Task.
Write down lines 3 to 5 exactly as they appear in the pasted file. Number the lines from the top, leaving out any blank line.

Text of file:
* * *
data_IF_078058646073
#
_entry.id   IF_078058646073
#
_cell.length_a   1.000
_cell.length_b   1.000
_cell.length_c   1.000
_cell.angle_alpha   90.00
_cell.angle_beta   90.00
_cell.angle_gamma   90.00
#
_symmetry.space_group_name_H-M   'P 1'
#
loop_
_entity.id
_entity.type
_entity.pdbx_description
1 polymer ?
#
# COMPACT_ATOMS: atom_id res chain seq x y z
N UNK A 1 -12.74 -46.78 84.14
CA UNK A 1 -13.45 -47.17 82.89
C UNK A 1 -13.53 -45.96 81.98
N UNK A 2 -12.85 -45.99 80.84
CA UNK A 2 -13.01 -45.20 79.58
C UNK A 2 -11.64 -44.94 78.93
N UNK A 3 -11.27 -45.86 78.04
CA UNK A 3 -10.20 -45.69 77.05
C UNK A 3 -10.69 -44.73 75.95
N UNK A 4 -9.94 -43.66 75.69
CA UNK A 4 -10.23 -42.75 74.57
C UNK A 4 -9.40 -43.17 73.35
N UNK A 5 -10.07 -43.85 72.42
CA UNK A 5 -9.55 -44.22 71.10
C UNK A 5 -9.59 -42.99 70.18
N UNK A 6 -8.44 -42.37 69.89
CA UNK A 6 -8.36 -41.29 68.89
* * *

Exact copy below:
_entry.id   IF_078058646073
#
_cell.length_a   1.000